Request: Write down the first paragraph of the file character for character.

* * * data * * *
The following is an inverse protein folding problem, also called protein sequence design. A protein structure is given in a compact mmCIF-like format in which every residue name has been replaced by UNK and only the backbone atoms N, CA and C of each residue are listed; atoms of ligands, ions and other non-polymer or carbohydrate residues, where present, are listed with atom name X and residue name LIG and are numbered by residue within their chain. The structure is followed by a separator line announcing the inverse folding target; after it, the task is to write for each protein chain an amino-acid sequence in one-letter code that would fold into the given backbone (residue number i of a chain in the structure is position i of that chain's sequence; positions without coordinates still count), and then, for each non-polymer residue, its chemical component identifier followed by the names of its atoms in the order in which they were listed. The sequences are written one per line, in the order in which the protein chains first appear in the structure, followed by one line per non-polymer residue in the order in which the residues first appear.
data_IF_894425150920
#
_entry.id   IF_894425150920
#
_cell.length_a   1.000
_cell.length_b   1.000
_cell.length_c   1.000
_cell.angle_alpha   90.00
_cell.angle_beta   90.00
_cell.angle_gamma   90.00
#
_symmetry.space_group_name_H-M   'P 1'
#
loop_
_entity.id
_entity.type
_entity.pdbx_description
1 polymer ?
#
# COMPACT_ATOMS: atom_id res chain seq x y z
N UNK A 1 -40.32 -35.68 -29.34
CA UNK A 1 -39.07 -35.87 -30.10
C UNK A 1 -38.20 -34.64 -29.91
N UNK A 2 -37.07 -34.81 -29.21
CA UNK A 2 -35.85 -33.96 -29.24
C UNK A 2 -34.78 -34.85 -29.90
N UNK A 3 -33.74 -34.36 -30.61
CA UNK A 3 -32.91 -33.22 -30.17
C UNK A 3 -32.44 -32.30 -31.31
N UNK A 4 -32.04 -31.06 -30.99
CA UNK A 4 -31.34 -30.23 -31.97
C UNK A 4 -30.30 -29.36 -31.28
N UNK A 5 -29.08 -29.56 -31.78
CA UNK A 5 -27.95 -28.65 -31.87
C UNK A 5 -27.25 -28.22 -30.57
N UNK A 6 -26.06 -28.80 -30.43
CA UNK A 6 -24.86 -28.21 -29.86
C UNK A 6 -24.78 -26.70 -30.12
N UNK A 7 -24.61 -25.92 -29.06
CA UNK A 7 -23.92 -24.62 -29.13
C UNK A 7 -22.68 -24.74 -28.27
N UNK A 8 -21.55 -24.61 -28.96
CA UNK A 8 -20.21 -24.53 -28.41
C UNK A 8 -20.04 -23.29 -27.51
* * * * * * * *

The following is an inverse protein folding problem, also called protein sequence design. A protein structure is given in a compact mmCIF-like format in which every residue name has been replaced by UNK and only the backbone atoms N, CA and C of each residue are listed; atoms of ligands, ions and other non-polymer or carbohydrate residues, where present, are listed with atom name X and residue name LIG and are numbered by residue within their chain. The structure is followed by a separator line announcing the inverse folding target; after it, the task is to write for each protein chain an amino-acid sequence in one-letter code that would fold into the given backbone (residue number i of a chain in the structure is position i of that chain's sequence; positions without coordinates still count), and then, for each non-polymer residue, its chemical component identifier followed by the names of its atoms in the order in which they were listed. The sequences are written one per line, in the order in which the protein chains first appear in the structure, followed by one line per non-polymer residue in the order in which the residues first appear.